1. Identify the I2C Pins: Locate the I2C pins on the Jetson board. These pins are labeled as 10, 14, 16, 18, and 20 on the J3A1 connector.
  2. Ground and Power Connections: Connect the ground and power wires from the PWM board to the corresponding pins on the Jetson.
  3. SCL and SDA Connections: Connect the SCL (clock) and SDA (data) wires from the PWM board to the corresponding pins on the Jetson.
  4. VCC Connection: Connect the VCC (power supply) wire from the PWM board to the Jetson.
  5. Connect the Servos: Connect the servos to the PWM board, ensuring that the PWM pulse line is correctly connected.
  6. Connect the Servo Power: Connect the power supply for the servos to the terminal block on the PWM board.

Setting the Pulse Width of the Servos

Before using the servos, it is important to set the pulse width. Depending on the servo model, the pulse width values may vary. Follow these steps to set the pulse width:

  1. Edit the Servo Example: Open the servo example file and locate the commented-out lines for setting the pulse width.
  2. Set the Minimum and Maximum Values: Enter the minimum and maximum pulse width values specific to your servo model. For example, if using RGS 13 servos from Robot Geek, the minimum value could be 120 and the maximum value could be 720.
  3. Save and Compile: Save the changes and compile the program.

Testing the Servos

To test the servos, follow these steps:

  1. Run the Example Program: Run the example program using the command "sudo servo" in the terminal.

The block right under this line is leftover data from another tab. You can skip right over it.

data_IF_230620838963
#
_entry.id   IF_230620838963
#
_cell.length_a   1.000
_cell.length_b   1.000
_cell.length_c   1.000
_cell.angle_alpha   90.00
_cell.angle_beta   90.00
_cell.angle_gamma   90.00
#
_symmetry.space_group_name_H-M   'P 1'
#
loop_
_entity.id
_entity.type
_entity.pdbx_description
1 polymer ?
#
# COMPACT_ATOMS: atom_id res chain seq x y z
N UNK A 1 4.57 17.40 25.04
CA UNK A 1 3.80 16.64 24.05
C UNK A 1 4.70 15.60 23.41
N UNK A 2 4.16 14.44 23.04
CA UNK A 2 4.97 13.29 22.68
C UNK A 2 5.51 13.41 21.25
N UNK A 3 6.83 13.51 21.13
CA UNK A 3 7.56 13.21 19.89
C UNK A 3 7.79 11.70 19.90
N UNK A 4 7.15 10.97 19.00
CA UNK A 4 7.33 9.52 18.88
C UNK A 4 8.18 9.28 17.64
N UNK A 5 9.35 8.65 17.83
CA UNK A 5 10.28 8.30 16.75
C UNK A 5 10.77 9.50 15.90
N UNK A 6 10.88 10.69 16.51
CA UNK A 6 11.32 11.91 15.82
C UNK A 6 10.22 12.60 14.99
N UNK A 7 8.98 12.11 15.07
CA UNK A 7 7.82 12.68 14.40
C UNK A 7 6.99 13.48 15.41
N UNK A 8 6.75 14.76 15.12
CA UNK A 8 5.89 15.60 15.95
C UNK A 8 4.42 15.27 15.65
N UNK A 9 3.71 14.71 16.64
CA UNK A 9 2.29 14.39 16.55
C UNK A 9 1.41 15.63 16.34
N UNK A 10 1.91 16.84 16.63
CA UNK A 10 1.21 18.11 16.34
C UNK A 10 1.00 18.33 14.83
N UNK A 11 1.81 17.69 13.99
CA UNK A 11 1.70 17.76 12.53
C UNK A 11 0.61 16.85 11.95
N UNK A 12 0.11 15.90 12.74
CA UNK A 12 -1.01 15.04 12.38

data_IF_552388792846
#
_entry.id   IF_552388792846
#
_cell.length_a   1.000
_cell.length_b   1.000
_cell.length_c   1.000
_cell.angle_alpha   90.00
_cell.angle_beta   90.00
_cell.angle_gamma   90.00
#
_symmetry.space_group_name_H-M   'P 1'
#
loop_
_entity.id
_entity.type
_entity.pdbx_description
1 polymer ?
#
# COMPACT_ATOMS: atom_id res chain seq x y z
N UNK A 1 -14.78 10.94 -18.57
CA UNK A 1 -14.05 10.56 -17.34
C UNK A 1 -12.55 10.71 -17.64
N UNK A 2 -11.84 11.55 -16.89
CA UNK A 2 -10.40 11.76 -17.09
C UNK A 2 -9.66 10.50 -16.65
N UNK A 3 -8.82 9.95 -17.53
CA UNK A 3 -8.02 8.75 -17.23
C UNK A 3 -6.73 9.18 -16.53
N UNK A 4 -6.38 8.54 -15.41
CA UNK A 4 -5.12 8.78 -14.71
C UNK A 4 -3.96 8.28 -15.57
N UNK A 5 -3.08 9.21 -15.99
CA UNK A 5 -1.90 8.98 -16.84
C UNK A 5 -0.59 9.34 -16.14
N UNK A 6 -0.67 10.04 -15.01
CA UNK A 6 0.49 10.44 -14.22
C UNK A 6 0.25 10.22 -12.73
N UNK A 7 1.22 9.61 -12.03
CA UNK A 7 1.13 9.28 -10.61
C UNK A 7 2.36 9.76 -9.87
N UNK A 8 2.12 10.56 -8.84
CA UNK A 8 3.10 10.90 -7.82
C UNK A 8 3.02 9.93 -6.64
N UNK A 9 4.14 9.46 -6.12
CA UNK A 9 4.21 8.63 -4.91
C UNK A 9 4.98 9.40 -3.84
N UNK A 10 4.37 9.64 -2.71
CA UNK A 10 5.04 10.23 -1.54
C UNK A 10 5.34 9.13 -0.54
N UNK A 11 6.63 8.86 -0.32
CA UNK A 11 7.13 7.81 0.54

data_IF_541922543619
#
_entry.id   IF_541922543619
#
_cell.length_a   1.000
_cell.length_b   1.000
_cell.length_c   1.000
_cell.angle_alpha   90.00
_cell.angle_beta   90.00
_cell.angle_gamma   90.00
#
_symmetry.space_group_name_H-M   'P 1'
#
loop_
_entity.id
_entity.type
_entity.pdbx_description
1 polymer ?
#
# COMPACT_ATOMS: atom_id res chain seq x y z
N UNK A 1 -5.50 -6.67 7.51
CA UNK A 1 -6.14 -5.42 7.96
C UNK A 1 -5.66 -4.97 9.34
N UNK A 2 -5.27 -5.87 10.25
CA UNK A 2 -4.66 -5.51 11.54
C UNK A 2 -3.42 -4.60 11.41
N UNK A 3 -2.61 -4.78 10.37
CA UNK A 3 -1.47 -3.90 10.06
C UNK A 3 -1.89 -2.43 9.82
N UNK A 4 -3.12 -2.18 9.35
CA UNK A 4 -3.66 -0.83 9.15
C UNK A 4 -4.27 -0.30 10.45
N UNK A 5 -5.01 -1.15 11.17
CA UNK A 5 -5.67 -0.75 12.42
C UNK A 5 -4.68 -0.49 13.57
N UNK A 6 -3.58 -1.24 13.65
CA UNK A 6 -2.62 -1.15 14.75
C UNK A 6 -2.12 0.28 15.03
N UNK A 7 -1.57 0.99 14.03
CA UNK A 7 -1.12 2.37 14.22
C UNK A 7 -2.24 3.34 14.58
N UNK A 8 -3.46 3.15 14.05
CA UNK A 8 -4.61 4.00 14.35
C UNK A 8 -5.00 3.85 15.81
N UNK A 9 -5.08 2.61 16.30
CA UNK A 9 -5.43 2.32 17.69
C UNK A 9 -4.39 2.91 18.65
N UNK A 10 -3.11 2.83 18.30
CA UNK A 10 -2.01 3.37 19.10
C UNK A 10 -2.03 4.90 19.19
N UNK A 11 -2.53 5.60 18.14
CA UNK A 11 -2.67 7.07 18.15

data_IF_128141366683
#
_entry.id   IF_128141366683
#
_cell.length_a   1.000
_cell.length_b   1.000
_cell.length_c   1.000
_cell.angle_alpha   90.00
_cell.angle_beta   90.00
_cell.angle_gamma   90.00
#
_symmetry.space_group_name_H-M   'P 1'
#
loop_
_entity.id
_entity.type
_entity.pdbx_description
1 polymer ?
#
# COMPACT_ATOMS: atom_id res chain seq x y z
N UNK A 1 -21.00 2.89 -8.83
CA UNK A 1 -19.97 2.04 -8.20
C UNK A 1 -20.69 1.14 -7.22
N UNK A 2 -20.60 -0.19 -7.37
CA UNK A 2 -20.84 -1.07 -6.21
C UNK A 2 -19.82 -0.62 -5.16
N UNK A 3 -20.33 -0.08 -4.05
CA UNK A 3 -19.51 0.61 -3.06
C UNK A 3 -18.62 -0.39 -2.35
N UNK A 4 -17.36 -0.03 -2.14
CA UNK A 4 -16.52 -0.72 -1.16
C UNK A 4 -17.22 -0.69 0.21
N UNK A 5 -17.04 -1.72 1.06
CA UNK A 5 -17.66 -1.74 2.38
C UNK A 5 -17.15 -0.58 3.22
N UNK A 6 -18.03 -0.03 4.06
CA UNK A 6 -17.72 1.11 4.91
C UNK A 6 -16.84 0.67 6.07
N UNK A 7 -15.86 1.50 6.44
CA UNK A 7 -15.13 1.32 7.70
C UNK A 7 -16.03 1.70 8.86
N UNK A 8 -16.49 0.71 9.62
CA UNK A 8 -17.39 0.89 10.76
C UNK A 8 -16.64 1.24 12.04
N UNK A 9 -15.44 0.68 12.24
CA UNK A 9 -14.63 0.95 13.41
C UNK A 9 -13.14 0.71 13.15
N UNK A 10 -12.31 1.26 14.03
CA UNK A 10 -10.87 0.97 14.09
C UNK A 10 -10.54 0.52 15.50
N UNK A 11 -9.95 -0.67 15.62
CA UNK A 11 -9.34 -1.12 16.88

2. Observe the Servos: Observe the movement of the servos. The lower servo should rotate between 0 and 180 degrees, while the upper servo should rotate between 0 and 90 degrees.

Conclusion

In conclusion, a PWM servo driver with I2C interface provides a convenient and efficient solution for controlling multiple servos. By following the assembly and wiring instructions, setting the pulse width, and testing the servos, you can easily integrate the PWM servo driver with your Jetson board and enjoy precise control over a large number of servos.

Pros of Using a PWM Servo Driver

  • Convenience of controlling multiple servos with one board
  • Scalability for controlling up to 992 servos with multiple boards
  • External power source capability for driving servos
  • Precise control through the I2C interface

Cons of Using a PWM Servo Driver

  • Requires assembly and wiring
  • Need to set specific pulse width values for different servo models

Highlights:

  • Learn how to assemble and use a PWM servo driver with I2C interface.
  • Control multiple servos with ease using one board.
  • Connect up to 992 servos by combining multiple boards.
  • Enjoy precise control and eliminate complex wiring.
  • Set pulse width and test servos for optimal performance.

FAQ:

Q: Can I control more than 16 servos with one PWM servo driver board? A: Yes, you can connect up to 62 PWM servo driver boards and control up to 992 servos.

Q: Do I need to solder the headers on the PWM servo driver board? A: Yes, soldering the headers is necessary for connecting and controlling the servos.